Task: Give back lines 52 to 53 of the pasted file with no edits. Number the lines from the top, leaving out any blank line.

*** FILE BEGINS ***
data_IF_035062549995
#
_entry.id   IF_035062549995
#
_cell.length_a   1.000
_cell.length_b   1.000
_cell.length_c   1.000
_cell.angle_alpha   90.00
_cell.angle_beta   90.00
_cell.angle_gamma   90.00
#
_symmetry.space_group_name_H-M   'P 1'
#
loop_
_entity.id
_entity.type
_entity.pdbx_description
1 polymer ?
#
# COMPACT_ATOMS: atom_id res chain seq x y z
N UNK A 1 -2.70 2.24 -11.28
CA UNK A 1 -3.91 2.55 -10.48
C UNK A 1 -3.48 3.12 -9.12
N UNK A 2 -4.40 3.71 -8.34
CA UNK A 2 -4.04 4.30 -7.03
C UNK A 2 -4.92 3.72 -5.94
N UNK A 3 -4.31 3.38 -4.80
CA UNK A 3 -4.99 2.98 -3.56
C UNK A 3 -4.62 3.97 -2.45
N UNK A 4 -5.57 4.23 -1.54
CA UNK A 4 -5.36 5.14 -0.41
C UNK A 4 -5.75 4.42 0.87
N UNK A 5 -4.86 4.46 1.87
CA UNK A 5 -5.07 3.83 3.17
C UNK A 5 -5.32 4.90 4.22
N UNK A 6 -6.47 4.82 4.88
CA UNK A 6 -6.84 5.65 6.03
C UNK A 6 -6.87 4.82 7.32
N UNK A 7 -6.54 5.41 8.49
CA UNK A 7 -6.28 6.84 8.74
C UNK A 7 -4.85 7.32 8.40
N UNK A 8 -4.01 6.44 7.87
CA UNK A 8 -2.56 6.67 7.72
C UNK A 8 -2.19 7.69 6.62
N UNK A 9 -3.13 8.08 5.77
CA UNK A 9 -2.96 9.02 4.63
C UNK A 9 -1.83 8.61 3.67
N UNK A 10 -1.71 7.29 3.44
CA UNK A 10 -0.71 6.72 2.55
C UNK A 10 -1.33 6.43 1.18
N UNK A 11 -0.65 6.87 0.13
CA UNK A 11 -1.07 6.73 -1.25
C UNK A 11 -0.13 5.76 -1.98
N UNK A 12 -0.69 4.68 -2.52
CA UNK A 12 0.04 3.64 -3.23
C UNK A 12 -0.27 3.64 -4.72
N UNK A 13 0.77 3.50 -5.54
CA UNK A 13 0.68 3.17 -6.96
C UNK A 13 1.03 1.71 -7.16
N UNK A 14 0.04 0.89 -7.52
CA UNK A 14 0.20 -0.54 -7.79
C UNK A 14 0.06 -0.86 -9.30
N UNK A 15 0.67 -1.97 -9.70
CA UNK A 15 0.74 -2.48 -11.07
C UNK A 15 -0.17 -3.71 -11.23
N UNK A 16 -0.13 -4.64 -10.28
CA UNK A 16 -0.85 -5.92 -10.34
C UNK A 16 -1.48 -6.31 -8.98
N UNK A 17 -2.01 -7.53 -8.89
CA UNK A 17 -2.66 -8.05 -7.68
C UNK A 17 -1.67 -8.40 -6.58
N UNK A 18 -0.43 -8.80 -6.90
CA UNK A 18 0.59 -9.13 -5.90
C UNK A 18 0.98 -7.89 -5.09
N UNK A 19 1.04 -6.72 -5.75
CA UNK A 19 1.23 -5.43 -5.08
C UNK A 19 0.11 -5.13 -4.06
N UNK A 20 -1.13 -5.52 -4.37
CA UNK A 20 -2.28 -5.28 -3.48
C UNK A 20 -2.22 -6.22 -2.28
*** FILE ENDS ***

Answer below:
CA UNK A 11 -1.07 6.73 -1.25
C UNK A 11 -0.13 5.76 -1.98